Tales of China’s new regulatory environment are flaring up in the news on a near-daily cadence, and sentiment has arguably never been lower. Fears are inflamed across the investor landscape, as VIE delistings, antitrust measures, and data security lead to dramatically decreased valuations across China ADRs. Some excellent Chinese businesses are reaching trough multiples, and bargain hunters may be tempted by dirt-cheap valuations.
Now, to be clear, China’s new regulatory environment poses serious risks, which should not be hastily overlooked based on “cheap” valuations. The regulatory landscape could evolve from here in several ways. As it stands, the continued cadence of regulatory updates underscores what we view as substantial uncertainty around outcomes and price action across most Chinese equities.
However, amid the noise, we believe there are four common political themes arising from the new regulatory announcements. We are tracking these themes and their implications closely:
1) A new, long-term regulatory framework: China is transitioning towards their new five-year plan, and building a sweeping regulatory framework to implement across sectors.
2) Improving self-reliance: In order to decrease reliance on foreign trade, the Chinese government is focused on improving the competitive environment within industries, via antitrust provisions.
3) Common prosperity: It has been proven that China has built world-class companies and, as a result, the divergence between social classes has increased. The country’s revitalized “Common Prosperity” slogan refers to the increased focus on redistribution of wealth towards the middle and lower classes.
4) Population growth: In order to ensure China’s GDP growth for the decades to come, the government is focused on reversing its declining population growth by empowering individuals to have families, whether it be by reducing work hours, decreasing education costs, or providing child-rearing support.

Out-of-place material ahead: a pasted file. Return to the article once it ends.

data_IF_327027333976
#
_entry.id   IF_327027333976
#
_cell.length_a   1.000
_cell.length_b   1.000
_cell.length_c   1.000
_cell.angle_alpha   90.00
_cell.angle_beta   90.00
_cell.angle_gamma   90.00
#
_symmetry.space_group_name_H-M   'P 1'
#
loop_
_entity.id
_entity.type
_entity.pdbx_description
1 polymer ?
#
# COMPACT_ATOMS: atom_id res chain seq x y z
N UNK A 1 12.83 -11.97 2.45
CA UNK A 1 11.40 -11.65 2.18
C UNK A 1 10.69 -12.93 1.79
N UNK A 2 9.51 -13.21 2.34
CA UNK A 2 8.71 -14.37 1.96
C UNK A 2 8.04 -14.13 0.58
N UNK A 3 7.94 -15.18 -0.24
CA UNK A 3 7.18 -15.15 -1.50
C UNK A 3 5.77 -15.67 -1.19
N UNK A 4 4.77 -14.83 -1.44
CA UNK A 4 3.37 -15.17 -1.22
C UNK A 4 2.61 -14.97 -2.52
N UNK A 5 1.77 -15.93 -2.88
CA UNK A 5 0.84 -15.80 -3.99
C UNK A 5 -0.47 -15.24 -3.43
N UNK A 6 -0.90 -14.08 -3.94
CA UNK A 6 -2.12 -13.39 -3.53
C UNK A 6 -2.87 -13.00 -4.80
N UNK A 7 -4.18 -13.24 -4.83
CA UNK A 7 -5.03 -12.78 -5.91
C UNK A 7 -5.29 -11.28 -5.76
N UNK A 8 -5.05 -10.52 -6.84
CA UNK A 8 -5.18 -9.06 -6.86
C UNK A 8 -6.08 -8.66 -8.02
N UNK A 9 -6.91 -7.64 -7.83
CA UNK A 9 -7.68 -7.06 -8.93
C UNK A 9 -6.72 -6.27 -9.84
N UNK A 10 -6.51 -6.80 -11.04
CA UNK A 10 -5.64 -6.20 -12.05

These political themes have given rise to new regulatory measures, including recent rules concerning data security, antitrust, financial leverage, and corporate “investments'' into society. We are carefully and systematically considering each of our China holdings through the lens of these political themes and regulatory changes, and any potential impact they may have.
For instance, we expect antitrust measures against BABA to be less risky than those taken against its peers, as we believe:
The opening of “walled gardens” may actually be beneficial to BABA on a net-basis. ~1.3B WeChat users would be able to access BABA’s platforms through WeChat mini-programs.
BABA’s scale and dominant share should allow strong network effects to continue (akin to Amazon in the US).
Regulators have concluded their antitrust investigations into BABA, fining the company RMB 18B in Apr-21.
In short, we are assessing new regulatory developments across our China holdings. In the face of any material changes, we will potentially revise our China allocation.
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